• 10 guys who offer great value in the spot they're currently being drafted.
By Kevin Hanson
August 29, 2019

The value of anything may be what someone is willing to pay for it, but imbalances exist between what someone should pay and the actual current cost.

When we are talking about “cost” in terms of fantasy football, we are referring to a player’s average draft position (ADP). In other words, how high of a pick we will have to “spend” to select that player.

Looking at current draft-day costs, I’ve compiled a list of 10 players at the four major fantasy positions that I believe are currently undervalued.

Cam Newton, QB, Carolina Panthers (ADP: 130, QB10)

A shoulder injury slowed and then prematurely ended his season last year, but Newton was third in fantasy scoring through Week 13. Before 2018, he had finished as the QB4 or better in five of his seven seasons in the league. Perhaps Newton rushes a little less in 2019, but a young, talented group of playmakers that excel after the catch has made life easier for the dual-threat signal-caller. Currently the 10th quarterback off the board, Newton is the QB4 in my 2019 fantasy football rankings.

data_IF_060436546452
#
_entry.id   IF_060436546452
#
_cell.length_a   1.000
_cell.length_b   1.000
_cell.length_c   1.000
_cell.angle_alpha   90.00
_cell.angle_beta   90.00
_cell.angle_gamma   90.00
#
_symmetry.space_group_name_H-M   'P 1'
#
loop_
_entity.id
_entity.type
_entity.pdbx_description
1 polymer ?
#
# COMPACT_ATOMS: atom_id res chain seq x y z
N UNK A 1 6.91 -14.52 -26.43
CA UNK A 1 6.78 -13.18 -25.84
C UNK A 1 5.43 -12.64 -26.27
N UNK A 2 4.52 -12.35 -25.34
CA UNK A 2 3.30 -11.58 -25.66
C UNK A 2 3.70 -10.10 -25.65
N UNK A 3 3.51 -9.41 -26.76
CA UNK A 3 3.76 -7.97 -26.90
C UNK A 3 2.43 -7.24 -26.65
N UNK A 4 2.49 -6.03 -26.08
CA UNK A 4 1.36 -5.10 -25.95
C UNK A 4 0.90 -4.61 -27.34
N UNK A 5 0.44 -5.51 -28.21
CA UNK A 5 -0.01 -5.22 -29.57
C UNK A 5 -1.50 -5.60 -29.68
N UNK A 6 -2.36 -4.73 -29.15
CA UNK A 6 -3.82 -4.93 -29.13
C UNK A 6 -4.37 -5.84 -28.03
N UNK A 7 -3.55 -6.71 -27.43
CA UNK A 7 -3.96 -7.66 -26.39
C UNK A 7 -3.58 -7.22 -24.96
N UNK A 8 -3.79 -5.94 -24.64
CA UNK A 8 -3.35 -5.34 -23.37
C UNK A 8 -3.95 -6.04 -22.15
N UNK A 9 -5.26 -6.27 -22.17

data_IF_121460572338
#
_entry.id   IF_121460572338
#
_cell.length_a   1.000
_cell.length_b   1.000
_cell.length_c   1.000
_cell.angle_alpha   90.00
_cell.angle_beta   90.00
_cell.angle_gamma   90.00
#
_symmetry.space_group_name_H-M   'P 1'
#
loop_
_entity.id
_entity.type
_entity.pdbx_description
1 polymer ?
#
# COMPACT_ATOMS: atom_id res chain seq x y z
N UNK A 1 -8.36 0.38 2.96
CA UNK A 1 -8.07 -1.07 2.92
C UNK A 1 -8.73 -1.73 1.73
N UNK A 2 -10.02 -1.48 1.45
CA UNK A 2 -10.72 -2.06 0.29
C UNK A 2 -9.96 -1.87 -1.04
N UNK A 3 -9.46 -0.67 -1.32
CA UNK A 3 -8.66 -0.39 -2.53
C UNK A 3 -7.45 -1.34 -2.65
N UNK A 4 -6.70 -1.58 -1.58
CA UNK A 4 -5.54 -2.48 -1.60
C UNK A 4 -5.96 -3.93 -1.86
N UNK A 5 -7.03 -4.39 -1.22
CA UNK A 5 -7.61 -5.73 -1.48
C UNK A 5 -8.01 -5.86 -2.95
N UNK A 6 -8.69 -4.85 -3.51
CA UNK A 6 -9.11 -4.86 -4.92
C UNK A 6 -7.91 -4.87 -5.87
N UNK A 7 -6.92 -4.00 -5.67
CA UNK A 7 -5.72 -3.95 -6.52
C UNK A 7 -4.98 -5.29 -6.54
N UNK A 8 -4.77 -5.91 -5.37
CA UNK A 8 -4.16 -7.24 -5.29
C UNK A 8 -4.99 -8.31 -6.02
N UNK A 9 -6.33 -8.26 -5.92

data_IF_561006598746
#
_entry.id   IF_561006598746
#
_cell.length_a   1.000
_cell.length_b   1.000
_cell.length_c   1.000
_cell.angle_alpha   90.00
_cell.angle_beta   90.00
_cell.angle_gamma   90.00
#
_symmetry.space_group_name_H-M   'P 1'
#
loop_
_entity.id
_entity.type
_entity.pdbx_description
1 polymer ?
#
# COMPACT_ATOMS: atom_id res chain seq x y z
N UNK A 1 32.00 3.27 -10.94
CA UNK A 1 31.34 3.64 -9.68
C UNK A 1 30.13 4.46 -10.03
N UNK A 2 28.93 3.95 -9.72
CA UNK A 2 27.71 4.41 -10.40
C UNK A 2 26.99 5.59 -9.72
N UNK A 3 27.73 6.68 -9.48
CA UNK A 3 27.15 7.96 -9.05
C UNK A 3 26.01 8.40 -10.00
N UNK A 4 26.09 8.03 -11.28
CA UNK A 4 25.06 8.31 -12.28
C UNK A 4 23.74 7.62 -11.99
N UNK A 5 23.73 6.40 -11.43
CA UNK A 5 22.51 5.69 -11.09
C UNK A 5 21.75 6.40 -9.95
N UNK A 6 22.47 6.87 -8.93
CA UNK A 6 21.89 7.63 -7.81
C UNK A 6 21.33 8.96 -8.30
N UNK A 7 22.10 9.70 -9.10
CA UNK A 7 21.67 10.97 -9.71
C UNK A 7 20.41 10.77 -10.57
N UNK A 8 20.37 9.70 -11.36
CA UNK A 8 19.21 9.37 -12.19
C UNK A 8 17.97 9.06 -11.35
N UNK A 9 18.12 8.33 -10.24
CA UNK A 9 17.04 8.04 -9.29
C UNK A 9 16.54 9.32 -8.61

Aaron Jones, RB, Green Bay Packers (ADP: 30, RB15)

Injuries and/or suspensions have cost Jones eight games (four each) in his first two seasons. Staying on the field will be key for his 2019 outlook, but Jones averaged 5.5 yards per carry for a second consecutive season in 2018. Performing as a top-15 fantasy back when active last season, there is reason for optimism that Jones will see a per-game volume bump with the new coaching staff in town. If so, the upside is much higher than his current RB15 ADP in an Aaron Rodgers-led offense and Jones currently sits at RB12 in my rankings.

Phillip Lindsay, RB, Denver Broncos (ADP: 59, RB29)

From UDFA to Pro Bowler, Lindsay vastly exceeded the expectations as a rookie. Expectations are that there will a more equitable workload split between Lindsay and Royce Freeman in 2019, but Lindsay rushed for 1,037 yards (5.4 YPC), added 35 catches for 241 yards and scored a total of 10 touchdowns as a rookie. Even as the workload narrows, Lindsay was highly efficient on a per-touch basis and should perform as a top-24 back in 2019 despite his RB29 ADP.